Electrical – DC and AC analysis of a Common Emitter Amplifier Circuit


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What we know about the circuit is that in DC-analysis (when \$V_{in}=0\$), \$V_{out}=10V\$.

We also know that the circuit (even outside of DC analysis) will have \$I_{C}=2mA\$ and \$V_{CE}=5V\$. \$R_{1}\$ and \$R_{2}\$ should be so that \$I_{B(max)}=\frac{1}{10}I_{2}\$ where \$I_{2}\$ is the current over \$R_{2}\$.

I'm assuming




And in DC-analysis if \$V_{out}-V_{B}=0.7V\$ holds, I can conclude that

\$V_{B}=V_{out}-0.7V\$, so that \$V_{B}=10V-0.7V=9.3V\$

But I'm not 100% certain on what I should do to figure out the formulas to calculate the resistors to match the assumptions and how to proceed overall.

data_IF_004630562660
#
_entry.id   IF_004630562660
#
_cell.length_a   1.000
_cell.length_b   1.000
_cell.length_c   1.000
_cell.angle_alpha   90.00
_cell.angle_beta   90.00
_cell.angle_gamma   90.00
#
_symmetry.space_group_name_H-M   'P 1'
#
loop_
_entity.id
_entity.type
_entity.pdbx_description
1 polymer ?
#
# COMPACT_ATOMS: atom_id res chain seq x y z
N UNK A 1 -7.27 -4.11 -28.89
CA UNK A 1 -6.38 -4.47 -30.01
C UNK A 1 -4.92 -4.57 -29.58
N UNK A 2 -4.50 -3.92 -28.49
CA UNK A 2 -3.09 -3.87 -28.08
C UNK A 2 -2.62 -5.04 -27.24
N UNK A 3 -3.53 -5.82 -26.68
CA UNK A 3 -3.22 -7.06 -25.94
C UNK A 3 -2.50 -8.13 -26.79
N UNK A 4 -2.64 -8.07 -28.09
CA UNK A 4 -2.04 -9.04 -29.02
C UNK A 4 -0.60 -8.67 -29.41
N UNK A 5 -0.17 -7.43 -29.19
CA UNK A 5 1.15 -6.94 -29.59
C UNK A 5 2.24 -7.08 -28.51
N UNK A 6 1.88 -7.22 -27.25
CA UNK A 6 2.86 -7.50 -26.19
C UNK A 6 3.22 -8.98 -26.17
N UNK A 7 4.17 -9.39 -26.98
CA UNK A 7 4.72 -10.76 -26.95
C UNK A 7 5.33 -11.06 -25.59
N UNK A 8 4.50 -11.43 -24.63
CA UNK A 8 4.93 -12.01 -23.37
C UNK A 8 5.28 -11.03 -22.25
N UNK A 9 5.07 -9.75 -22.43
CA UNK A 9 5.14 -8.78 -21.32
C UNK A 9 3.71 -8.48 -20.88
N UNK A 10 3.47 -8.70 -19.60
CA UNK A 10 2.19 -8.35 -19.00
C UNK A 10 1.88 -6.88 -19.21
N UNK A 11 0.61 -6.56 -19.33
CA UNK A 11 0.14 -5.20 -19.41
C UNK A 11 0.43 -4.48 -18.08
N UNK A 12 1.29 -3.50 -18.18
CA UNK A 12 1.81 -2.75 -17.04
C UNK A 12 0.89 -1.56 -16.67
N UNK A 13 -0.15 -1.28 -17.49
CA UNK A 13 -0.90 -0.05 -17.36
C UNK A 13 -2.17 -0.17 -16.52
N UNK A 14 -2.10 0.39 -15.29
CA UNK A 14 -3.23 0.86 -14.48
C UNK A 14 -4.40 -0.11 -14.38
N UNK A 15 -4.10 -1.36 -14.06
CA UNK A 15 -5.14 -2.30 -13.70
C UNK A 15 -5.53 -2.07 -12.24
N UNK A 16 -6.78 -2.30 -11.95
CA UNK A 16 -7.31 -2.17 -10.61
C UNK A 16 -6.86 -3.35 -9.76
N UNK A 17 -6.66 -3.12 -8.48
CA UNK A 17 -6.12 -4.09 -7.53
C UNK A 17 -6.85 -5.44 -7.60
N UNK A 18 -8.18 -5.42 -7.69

Edit 1

If \$V_B=9.3V\$, \$I_2*R_2=9.3V\$ and \$I_1*R_1=20V-9.3V=10.7V\$


assuming \$I_B=max\$


Best Answer

Vout is on the collector. That 0.7v figure you have in your head is for the base-emitter drop.

If you want 10v out, and 5v VCE, then the emitter will be at 5v, and the base at 5.7v. With Re and Rc drops of 5v and 10v respectively, then at 2mA you can calculate their values as 5/2m = 2.5k and 10/2m = 5k respectively.

You mention Ibmax, but you don't give any figure for beta. 100 minimum is a reasonable value. So if you set the base bias chain current at Ic/10 = 200uA, then 5.7/200u = 28.5k for R2, and 14.3/200u = 71.5k for R1.

The actual bias point will be slightly different to the voltages assumed, due to ignoring base current. However, the point of this sort of bias arrangement with a large Re is that it's very tolerant to transistor variations.